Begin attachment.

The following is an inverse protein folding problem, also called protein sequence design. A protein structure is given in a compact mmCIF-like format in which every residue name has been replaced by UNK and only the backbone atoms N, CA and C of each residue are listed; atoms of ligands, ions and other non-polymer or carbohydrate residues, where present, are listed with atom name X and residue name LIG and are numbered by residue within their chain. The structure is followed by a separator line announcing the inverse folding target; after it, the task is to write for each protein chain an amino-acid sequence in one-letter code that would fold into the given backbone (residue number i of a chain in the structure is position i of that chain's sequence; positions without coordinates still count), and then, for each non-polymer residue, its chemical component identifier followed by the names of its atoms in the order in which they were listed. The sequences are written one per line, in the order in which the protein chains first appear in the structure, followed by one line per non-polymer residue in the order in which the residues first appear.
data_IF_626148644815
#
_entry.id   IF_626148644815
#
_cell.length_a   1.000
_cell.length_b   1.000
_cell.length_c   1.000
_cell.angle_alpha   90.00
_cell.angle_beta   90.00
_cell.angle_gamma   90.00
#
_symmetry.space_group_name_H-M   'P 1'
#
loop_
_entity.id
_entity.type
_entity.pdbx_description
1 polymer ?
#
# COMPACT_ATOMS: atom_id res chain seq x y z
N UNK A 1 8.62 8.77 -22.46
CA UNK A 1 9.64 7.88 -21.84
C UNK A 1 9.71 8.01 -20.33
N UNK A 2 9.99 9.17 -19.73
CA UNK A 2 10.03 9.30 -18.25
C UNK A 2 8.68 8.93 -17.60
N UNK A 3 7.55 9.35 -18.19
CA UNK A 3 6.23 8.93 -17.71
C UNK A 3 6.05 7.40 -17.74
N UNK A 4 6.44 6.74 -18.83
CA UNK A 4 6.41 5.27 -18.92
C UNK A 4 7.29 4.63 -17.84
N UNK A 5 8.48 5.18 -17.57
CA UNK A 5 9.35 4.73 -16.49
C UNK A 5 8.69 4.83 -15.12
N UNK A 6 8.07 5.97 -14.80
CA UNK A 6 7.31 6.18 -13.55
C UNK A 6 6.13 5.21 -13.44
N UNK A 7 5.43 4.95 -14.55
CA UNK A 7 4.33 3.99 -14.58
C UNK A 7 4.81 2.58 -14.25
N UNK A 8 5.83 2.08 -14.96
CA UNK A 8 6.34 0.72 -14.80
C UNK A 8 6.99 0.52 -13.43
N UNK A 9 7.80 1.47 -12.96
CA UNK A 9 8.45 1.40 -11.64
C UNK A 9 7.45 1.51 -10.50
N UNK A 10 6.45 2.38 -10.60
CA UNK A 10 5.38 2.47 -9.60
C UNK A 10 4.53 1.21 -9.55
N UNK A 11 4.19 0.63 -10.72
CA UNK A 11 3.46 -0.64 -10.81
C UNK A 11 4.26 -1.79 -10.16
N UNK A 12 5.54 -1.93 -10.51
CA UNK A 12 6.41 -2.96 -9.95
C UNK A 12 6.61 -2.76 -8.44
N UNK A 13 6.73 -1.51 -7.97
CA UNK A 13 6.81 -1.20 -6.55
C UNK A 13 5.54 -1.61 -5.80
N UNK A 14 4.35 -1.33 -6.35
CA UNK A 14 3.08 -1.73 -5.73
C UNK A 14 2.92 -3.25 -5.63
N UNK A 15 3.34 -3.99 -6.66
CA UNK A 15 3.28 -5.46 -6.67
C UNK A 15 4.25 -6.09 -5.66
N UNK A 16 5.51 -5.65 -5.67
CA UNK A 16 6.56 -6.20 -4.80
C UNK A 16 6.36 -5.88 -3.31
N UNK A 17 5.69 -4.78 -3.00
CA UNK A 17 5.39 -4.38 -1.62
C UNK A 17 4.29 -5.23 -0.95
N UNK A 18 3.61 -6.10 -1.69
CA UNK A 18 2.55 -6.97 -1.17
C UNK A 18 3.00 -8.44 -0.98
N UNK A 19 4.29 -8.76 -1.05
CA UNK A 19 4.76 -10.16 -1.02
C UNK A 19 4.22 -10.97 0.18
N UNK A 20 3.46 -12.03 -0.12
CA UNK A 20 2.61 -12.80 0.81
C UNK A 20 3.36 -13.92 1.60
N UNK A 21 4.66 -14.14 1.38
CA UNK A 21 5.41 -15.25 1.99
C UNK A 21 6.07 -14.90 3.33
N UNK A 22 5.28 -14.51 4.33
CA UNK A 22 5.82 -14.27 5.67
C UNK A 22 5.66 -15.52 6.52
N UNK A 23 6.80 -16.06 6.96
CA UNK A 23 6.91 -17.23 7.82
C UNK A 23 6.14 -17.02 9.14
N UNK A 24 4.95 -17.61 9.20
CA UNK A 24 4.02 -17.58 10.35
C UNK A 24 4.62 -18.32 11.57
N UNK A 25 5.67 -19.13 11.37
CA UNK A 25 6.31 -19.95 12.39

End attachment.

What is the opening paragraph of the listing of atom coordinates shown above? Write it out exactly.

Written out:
The following is an inverse protein folding problem, also called protein sequence design. A protein structure is given in a compact mmCIF-like format in which every residue name has been replaced by UNK and only the backbone atoms N, CA and C of each residue are listed; atoms of ligands, ions and other non-polymer or carbohydrate residues, where present, are listed with atom name X and residue name LIG and are numbered by residue within their chain. The structure is followed by a separator line announcing the inverse folding target; after it, the task is to write for each protein chain an amino-acid sequence in one-letter code that would fold into the given backbone (residue number i of a chain in the structure is position i of that chain's sequence; positions without coordinates still count), and then, for each non-polymer residue, its chemical component identifier followed by the names of its atoms in the order in which they were listed. The sequences are written one per line, in the order in which the protein chains first appear in the structure, followed by one line per non-polymer residue in the order in which the residues first appear.